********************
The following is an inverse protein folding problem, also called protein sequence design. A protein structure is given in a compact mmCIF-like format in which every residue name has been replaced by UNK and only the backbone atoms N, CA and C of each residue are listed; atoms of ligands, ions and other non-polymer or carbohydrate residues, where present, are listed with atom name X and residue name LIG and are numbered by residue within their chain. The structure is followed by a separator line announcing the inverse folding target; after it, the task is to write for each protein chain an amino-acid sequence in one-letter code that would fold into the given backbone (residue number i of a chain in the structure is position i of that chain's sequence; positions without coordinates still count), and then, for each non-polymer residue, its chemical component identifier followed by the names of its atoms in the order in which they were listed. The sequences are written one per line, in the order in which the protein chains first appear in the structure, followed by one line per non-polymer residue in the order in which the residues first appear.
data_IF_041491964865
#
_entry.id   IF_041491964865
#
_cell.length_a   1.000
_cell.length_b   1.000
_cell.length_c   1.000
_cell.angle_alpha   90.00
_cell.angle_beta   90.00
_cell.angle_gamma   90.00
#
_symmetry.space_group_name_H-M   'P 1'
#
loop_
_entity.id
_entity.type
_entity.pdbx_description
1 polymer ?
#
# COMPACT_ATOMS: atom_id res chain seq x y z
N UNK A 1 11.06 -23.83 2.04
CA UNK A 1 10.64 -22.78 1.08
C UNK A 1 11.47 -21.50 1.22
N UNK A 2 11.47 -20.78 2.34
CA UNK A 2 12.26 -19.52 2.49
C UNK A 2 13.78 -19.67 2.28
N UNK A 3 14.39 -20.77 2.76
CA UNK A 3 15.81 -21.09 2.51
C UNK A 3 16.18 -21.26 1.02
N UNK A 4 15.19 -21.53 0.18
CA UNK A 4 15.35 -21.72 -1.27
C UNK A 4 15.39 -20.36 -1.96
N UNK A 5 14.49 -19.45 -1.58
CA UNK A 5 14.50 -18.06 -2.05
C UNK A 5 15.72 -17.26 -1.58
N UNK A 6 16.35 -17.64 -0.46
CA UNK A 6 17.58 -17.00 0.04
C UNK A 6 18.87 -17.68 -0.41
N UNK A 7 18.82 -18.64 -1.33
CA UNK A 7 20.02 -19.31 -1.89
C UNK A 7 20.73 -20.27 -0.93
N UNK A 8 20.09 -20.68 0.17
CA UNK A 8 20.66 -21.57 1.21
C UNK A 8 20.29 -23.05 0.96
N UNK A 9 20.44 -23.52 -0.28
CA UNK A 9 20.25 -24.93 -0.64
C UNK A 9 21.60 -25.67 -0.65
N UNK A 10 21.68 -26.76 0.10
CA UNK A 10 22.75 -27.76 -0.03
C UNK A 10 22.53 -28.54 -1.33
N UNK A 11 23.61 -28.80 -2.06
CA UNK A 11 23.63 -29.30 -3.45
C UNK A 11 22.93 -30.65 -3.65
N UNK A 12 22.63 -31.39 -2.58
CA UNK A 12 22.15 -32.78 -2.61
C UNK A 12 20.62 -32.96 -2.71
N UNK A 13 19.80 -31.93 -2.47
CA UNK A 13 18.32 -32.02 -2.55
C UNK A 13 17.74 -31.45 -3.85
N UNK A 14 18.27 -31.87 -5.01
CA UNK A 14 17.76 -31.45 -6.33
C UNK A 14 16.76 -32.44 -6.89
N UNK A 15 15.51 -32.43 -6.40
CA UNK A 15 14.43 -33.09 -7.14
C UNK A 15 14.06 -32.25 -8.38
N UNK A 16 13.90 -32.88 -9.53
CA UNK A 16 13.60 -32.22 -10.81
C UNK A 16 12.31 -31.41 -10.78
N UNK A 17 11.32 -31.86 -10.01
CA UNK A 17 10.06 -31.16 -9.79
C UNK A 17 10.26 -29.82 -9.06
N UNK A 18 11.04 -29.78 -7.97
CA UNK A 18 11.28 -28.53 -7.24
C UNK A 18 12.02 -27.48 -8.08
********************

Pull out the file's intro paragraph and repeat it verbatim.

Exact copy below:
The following is an inverse protein folding problem, also called protein sequence design. A protein structure is given in a compact mmCIF-like format in which every residue name has been replaced by UNK and only the backbone atoms N, CA and C of each residue are listed; atoms of ligands, ions and other non-polymer or carbohydrate residues, where present, are listed with atom name X and residue name LIG and are numbered by residue within their chain. The structure is followed by a separator line announcing the inverse folding target; after it, the task is to write for each protein chain an amino-acid sequence in one-letter code that would fold into the given backbone (residue number i of a chain in the structure is position i of that chain's sequence; positions without coordinates still count), and then, for each non-polymer residue, its chemical component identifier followed by the names of its atoms in the order in which they were listed. The sequences are written one per line, in the order in which the protein chains first appear in the structure, followed by one line per non-polymer residue in the order in which the residues first appear.